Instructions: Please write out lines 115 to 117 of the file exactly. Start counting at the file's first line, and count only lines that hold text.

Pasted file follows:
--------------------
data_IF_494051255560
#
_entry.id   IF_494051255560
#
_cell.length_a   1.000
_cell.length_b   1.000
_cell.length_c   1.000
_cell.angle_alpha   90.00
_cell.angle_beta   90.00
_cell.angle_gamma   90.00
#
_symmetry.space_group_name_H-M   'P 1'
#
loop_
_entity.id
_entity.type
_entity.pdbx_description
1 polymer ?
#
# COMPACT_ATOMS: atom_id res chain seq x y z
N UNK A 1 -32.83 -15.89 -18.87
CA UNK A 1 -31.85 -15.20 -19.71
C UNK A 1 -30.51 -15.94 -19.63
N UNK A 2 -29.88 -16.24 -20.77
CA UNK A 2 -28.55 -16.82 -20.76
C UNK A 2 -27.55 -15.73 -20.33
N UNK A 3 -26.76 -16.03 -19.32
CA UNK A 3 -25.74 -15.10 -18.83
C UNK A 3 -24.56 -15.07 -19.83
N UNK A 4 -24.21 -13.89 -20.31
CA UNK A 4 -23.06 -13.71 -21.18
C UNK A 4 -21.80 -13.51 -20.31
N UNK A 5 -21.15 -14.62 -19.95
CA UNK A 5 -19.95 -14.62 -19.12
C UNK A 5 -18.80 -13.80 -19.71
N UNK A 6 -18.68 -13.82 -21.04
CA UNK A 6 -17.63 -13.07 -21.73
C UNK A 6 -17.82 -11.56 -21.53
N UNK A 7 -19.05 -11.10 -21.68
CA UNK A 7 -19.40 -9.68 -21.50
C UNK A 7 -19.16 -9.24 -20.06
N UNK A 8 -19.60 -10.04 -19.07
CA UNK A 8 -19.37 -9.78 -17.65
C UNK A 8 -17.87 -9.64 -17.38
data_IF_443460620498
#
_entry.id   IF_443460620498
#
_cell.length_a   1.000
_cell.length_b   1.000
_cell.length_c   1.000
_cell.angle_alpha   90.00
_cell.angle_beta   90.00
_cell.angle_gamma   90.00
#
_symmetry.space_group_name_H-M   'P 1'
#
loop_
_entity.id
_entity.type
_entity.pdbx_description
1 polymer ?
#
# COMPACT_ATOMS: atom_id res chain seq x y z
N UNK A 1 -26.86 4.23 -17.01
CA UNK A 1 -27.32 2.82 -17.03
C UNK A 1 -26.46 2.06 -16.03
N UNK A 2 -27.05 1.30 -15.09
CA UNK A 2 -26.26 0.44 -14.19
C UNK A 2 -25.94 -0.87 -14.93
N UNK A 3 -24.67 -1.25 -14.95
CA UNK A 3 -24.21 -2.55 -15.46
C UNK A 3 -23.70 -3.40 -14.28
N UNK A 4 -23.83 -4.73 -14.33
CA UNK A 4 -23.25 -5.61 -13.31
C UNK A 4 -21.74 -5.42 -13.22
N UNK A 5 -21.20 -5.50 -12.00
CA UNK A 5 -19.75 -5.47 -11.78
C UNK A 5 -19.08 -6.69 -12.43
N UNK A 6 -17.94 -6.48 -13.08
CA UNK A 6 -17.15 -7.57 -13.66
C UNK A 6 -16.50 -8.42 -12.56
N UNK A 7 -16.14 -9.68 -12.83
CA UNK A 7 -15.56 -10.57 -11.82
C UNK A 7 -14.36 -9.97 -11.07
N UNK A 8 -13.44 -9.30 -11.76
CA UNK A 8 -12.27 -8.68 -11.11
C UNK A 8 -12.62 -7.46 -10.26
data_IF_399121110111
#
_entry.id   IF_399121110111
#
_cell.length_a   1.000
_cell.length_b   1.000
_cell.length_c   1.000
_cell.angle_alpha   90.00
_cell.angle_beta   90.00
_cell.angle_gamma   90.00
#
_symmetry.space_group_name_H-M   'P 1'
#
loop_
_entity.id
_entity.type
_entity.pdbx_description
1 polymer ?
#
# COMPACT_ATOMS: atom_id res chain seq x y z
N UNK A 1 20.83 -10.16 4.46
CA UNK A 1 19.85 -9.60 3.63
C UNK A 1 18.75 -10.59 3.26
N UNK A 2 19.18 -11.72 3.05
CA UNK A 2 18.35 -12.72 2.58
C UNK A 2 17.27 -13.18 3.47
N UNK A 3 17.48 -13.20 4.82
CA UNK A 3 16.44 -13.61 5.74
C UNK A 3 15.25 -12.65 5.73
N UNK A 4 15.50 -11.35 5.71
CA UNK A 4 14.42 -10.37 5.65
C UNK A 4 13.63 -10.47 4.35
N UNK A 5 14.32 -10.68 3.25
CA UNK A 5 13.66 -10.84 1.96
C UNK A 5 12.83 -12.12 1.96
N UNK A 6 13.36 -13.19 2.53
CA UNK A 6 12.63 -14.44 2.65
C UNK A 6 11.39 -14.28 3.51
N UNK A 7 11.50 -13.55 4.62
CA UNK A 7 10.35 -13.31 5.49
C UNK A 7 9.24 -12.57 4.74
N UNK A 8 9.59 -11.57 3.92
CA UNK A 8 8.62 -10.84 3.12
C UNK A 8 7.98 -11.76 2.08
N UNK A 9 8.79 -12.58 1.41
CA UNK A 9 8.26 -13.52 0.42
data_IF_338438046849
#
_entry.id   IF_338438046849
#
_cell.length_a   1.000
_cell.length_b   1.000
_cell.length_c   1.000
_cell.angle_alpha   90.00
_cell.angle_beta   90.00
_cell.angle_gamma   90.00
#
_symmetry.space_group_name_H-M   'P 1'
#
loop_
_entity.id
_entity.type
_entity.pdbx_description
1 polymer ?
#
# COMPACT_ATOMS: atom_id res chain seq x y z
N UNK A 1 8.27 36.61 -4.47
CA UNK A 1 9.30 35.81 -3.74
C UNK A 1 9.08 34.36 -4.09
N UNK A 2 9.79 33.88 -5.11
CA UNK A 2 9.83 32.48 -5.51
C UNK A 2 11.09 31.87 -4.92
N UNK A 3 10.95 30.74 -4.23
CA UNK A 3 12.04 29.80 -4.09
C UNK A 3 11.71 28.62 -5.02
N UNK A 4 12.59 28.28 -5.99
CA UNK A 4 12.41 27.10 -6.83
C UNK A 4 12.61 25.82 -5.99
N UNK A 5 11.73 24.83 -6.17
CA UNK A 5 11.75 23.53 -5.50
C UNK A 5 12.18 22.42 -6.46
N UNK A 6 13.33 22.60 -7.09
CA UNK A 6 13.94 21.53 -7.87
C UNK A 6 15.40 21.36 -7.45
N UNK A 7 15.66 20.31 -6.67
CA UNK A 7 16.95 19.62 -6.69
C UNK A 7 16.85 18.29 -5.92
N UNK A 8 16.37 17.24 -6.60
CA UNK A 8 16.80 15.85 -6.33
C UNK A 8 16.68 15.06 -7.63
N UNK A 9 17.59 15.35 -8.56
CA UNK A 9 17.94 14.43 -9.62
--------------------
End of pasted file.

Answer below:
N UNK A 3 17.48 -13.20 4.82
CA UNK A 3 16.44 -13.61 5.74
C UNK A 3 15.25 -12.65 5.73